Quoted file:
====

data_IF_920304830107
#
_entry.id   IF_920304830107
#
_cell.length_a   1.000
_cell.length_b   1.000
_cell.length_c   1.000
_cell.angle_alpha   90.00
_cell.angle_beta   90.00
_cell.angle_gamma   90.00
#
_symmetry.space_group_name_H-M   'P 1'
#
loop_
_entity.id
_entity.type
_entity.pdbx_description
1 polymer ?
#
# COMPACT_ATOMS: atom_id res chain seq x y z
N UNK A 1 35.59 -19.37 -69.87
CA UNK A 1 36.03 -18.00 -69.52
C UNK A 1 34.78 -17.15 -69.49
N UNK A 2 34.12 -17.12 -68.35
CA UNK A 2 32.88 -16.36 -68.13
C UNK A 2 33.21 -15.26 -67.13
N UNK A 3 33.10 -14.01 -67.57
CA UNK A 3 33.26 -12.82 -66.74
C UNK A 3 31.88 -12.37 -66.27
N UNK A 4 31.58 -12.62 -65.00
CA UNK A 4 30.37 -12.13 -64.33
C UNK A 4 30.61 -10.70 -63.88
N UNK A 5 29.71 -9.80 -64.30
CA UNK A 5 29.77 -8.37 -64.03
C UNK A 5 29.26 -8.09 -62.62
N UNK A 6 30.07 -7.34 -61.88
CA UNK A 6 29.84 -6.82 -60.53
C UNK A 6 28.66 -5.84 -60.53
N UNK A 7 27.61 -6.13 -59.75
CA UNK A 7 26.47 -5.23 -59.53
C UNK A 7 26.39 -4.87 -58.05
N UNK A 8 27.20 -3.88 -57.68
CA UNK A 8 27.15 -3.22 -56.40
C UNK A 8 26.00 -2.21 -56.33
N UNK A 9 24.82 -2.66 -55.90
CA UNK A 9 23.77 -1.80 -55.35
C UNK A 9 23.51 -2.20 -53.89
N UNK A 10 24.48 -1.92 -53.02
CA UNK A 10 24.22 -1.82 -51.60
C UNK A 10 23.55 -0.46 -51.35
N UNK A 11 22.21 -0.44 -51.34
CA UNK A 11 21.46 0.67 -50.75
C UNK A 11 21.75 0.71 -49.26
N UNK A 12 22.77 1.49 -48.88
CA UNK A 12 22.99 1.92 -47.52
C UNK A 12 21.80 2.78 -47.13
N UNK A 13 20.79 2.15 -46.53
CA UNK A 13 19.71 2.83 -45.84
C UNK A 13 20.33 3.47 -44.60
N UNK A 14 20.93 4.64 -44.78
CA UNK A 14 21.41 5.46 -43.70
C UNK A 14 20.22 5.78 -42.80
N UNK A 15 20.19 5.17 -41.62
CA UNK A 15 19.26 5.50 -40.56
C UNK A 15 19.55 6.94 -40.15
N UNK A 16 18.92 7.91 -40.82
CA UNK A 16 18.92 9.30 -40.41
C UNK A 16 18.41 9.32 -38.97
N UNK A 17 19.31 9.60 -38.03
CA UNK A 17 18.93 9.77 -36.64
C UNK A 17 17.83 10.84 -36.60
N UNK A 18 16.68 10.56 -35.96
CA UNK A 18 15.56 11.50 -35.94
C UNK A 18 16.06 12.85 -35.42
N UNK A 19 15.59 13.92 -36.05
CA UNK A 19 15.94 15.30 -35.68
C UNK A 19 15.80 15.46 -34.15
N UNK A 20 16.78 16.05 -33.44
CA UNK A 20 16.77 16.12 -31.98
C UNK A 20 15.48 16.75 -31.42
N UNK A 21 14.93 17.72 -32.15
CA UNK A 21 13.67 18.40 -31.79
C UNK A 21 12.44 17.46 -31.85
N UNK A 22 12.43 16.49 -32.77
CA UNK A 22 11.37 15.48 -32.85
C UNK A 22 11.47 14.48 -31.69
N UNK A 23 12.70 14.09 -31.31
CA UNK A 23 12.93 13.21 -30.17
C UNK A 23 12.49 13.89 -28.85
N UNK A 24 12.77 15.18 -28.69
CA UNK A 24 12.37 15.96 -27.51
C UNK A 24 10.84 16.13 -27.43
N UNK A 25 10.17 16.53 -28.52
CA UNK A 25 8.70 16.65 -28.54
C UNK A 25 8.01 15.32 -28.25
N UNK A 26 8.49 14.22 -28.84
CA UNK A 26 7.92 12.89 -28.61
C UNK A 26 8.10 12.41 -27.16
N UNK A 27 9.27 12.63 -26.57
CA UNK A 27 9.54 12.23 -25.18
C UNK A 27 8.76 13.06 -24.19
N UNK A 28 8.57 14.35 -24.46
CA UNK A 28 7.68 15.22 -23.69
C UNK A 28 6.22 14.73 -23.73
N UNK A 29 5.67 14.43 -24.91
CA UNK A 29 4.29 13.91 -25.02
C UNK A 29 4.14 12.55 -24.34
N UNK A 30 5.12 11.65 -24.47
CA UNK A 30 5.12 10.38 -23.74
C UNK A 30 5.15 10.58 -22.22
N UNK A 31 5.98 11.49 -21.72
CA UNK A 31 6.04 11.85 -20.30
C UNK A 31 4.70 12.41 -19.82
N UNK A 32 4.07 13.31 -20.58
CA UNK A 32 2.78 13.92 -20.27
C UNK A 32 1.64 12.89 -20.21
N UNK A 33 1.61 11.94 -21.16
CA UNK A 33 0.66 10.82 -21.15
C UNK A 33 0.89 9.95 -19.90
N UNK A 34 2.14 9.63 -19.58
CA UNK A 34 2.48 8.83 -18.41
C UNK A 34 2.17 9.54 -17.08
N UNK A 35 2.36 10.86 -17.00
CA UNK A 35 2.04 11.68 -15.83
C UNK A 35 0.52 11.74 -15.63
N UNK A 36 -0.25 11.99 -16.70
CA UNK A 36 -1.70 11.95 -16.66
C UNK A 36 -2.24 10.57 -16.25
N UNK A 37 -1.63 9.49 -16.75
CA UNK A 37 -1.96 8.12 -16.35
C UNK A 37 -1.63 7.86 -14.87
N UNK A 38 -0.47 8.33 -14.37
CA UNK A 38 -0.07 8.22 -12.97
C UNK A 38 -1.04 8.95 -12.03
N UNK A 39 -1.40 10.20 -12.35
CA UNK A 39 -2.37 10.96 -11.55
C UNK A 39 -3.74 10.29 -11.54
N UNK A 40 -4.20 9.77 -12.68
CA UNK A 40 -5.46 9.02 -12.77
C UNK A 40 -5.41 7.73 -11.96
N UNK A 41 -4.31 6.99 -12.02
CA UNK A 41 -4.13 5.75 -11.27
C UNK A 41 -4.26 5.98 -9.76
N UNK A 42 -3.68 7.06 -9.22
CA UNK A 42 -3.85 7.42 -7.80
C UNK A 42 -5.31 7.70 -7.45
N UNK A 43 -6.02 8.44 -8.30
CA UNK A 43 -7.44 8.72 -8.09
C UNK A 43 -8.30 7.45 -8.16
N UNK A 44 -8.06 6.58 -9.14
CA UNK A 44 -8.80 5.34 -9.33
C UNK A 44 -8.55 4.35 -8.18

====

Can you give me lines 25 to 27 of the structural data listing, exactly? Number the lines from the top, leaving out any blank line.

CA UNK A 2 32.88 -16.36 -68.13
C UNK A 2 33.21 -15.26 -67.13
N UNK A 3 33.10 -14.01 -67.57